The Town of Clifton Park in southern Saratoga County is seeking input on a proposal to re-zone a portion of the high-traffic area near Adirondack Northway Exit 9.
Town supervisor Phil Barrett likes to point out that when he took office 18 years ago, Clifton Park’s commercial center near Northway Exit 9 was facing challenges.
“We had empty retail space, empty buildings. So redeveloping that area and bringing services to town that people desire was our real goal,” said Barrett.
Over the years, the town attracted big box retailers like Target and Boscov’s. But retail is not the only answer, according to Barrett.
In 2015, Clifton Park adopted a Town Center Plan, which re-zoned areas west of the Northway to help attract a diverse spectrum of development.
The plan also highlights the importance of preserving open space. Earlier this year the town finalized the purchase of 37 acres of undeveloped land within the town center from the Shenendehowa School District.
Clifton Park is now entering Phase Two to address portions of the town east of I-87.
“If you’re not continuously planning for the future and positioning the municipality correctly for the future, you will fall behind and the realities of the day will consume you,” said Barrett. “That’s what we’re ensuring will not happen to Clifton Park.”
Barrett says that to the thousands of commuters who pass through Clifton Park each day, the town’s center is recognizable as a “regional mall” area. He says it’s possible to keep that approach while developing a denser “downtown” district.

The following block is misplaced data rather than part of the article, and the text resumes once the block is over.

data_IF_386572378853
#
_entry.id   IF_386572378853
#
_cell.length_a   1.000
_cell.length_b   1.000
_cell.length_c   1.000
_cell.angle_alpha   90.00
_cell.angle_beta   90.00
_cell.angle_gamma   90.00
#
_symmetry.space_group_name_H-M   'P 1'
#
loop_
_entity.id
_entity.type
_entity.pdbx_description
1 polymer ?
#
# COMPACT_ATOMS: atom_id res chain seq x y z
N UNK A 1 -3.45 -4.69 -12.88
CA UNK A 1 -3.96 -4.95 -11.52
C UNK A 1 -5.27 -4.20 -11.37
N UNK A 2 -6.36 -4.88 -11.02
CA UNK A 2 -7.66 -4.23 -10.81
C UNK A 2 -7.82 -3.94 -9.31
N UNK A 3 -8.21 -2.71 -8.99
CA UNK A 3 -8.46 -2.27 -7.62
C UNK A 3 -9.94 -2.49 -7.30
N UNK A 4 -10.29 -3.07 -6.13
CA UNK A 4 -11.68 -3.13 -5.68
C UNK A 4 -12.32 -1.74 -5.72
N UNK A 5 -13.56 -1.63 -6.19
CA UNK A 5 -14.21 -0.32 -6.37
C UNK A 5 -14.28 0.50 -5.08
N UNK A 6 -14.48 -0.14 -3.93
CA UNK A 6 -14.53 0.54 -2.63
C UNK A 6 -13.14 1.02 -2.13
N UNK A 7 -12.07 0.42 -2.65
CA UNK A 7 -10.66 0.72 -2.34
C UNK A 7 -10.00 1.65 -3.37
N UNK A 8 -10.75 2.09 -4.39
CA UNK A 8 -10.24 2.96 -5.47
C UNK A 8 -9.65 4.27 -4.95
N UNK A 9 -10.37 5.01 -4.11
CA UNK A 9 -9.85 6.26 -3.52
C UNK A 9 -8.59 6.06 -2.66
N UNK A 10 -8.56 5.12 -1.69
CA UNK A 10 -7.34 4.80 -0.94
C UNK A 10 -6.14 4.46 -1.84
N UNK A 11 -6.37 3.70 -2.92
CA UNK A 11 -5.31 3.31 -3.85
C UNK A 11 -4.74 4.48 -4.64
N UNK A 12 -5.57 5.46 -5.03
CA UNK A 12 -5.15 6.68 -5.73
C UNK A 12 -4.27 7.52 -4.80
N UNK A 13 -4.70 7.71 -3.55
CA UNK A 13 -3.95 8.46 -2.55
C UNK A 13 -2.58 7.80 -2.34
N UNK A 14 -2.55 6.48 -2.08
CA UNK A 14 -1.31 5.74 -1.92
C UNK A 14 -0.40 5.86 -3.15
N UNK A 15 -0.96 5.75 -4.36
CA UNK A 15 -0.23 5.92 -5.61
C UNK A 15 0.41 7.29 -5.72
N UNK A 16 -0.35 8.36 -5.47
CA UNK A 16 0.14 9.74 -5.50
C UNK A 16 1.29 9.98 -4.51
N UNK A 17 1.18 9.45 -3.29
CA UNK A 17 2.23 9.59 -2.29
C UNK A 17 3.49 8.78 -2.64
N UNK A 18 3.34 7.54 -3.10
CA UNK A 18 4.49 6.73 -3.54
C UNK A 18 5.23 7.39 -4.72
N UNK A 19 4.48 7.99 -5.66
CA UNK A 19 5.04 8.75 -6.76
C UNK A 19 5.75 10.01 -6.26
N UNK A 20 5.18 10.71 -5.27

At a Tuesday night presentation, Jackie Hakes of MJ Engineering and Land Surveying walked town residents through a zoning amendment for the areas between I-87 and Route 9.
“What we wanted to do, as we were thinking through this, is not start with something completely different. We wanted to work at what was working within the current Town Center zone west of the Northway and see if that could apply and make sense east of the Northway,” said Hakes.
As of now, the Town Center expansion area would include three separate zones. A node north of Route 146 would be split, classified as a General Zone in one portion, and a General/Neighborhood Zone Hybrid in another.
A southern node between Route 146 and Sitterly Road would be classified as a Neighborhood Zone.
The goal is to make the areas more attractive and flexible to developers.
One possible outcome is attracting residential development in spaces currently taken up by expansive parking lots.
Planning Department Director John Scavo explained that more people living in the Town Center could potentially attract more public transportation options from the Capital District Transportation Authority.
“They’re gonna look at 20 units per acre. Our zoning in the Town Center with mixed-use development has the opportunities to approach that. We didn’t with our prior zoning so it was very difficult to sustain multi-modal transportation,” said Scavo.
As residents offered comments on the zoning amendment, a concern that resonated was traffic and pedestrian safety.
“Crossing 146, you know, there are people going right when they’re not supposed to and there are people running red lights when they’re not supposed to and it’s dangerous,” said one resident.
Any zoning amendment would require approval from the town board and would be subject to a public hearing.